The Paywall: Will Good Writing Save Murdoch?

I have three British friends who write literate and stylish columns that will soon go behind Rupert Murdoch's paywall at the Times and Sunday Times of London. For a little while longer, you can see the newly designed Times site and read Rod Liddle, AA Gill, and Dominic Lawson for free (the site now requires registration--which means you'll be spammed about subscribing to the Times forevermore), but soon this will end.

Tim Kevan, the author of the Times' enormously popular legal blog--BabyBarista--recently announced he was leaving his Murdoch home (where he's gotten two book deals from his blog) and setting up his own site because he doesn't want to be in the "exclusive preserve of a limited few subscribers." In other words, he wants an audience.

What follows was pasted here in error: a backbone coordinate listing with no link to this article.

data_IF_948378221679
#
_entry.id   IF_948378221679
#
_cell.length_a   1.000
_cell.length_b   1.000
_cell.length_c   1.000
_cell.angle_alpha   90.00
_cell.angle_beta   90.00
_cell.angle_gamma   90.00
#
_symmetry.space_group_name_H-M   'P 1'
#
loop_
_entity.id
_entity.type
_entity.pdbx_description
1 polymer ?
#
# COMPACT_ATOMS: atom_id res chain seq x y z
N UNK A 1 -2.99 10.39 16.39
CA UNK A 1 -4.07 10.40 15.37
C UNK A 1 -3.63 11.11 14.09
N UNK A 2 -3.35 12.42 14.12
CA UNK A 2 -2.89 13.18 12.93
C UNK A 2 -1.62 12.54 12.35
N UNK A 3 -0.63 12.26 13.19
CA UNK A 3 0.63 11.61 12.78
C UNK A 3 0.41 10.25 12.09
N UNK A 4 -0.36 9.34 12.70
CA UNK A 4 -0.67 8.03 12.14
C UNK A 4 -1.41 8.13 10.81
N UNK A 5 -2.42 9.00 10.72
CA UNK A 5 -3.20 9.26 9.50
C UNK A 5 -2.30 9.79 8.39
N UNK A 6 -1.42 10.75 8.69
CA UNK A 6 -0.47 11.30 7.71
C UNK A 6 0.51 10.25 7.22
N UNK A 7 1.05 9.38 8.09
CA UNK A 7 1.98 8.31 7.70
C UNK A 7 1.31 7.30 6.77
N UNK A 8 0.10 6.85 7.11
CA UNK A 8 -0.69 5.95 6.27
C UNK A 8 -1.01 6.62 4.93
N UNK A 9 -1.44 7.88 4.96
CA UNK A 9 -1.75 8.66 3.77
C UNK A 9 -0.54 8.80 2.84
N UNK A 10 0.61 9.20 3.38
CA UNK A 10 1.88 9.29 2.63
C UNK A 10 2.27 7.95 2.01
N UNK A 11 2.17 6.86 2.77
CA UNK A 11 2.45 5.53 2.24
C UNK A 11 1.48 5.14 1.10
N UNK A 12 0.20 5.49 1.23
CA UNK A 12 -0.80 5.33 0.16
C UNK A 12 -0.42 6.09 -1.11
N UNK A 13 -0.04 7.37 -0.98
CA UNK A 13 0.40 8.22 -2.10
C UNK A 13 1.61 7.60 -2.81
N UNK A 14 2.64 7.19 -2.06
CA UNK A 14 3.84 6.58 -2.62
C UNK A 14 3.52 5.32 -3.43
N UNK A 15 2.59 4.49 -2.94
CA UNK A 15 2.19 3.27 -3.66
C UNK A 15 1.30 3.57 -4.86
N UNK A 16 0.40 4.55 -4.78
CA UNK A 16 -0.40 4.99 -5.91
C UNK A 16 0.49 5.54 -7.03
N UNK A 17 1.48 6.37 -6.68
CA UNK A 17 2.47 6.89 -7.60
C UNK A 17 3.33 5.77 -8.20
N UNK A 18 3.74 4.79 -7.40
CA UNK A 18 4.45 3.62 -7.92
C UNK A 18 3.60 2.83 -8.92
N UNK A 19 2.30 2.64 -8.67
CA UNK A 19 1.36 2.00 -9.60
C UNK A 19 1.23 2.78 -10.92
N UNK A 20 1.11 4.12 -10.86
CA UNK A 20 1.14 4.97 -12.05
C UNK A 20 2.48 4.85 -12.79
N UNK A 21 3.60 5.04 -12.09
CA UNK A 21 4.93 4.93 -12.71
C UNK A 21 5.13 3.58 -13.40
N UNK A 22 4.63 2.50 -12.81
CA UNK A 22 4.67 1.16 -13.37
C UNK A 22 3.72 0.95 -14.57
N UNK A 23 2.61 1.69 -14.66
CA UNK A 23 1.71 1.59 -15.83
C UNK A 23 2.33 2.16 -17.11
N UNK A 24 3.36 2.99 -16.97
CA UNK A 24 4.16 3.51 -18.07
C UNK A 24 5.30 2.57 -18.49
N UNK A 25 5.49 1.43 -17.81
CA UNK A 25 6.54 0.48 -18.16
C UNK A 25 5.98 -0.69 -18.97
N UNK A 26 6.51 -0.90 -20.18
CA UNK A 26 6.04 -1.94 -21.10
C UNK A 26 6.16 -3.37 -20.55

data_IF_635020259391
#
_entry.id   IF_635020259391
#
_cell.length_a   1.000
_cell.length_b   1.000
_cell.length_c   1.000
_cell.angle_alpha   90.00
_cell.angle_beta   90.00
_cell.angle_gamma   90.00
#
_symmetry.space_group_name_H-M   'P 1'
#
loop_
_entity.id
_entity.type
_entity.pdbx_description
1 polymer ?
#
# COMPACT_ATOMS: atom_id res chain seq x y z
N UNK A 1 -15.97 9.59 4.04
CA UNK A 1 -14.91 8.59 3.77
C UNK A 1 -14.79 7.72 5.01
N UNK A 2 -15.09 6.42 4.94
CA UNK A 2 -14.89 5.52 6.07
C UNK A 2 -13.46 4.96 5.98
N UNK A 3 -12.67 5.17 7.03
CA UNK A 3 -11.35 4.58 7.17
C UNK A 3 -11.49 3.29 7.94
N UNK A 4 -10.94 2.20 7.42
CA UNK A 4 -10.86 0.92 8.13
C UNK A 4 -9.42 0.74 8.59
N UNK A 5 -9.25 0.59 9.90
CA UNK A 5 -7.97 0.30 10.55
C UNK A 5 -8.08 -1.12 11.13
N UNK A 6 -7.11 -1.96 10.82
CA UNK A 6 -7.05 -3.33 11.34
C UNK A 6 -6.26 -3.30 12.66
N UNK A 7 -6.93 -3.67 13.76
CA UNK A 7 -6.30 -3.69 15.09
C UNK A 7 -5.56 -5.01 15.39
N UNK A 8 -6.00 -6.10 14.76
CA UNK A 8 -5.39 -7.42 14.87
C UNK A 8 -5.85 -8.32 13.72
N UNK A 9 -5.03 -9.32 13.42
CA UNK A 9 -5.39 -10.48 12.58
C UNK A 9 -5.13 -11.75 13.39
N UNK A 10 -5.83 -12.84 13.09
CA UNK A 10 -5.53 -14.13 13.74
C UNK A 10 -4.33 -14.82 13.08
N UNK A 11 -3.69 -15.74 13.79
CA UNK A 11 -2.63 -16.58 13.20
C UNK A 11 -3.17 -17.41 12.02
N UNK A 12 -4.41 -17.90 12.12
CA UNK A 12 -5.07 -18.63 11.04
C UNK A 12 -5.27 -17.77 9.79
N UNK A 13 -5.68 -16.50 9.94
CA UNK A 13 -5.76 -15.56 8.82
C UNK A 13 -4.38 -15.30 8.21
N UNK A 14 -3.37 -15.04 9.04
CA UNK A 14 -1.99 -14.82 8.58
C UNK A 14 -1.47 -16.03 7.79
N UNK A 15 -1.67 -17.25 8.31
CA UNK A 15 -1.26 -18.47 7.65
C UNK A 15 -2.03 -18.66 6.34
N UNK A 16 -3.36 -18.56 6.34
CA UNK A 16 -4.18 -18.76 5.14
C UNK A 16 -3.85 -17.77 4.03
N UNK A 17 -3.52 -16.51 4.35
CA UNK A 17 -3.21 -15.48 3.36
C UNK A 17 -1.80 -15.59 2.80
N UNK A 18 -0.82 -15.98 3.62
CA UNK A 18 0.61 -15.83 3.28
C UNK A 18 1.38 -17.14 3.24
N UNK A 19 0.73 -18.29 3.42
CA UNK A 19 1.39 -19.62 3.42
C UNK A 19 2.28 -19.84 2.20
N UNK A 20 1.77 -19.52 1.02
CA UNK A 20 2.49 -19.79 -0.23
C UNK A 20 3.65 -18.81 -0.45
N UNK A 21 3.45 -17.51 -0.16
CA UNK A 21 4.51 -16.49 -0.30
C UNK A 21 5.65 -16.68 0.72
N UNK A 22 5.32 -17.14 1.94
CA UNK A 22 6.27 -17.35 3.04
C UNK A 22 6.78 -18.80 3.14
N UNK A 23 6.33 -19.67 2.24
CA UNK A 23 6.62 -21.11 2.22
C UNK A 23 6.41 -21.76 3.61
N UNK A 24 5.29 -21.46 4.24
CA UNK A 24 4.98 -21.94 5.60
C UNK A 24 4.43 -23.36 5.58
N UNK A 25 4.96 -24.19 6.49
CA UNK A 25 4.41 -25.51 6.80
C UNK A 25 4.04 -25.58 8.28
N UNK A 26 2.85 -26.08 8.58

But my friends Liddle, Gill, and Lawson, all presumably being paid a premium by Murdoch (at least, I hope they are), have agreed to keep their prose behind his paywall to tempt and seduce potential online Times subscribers into eagerly paying the new fee.

Like me, Liddle, Gill, and Lawson write a sort of autodidact's column, a job that pays well without ever having to prove its value. (I've said this before: Liddle could be the one columnist writing in English who, I might admit, does this job better than me.) Actually, our very value is probably that people have never thought about having to pay for us--that, appearing reliably in this or that periodical, we seem free. We come along with the package. An uninvited guest--sometimes drunk, sometimes amusing (or both). An interjection. Often quite a gratuitous seeming one.

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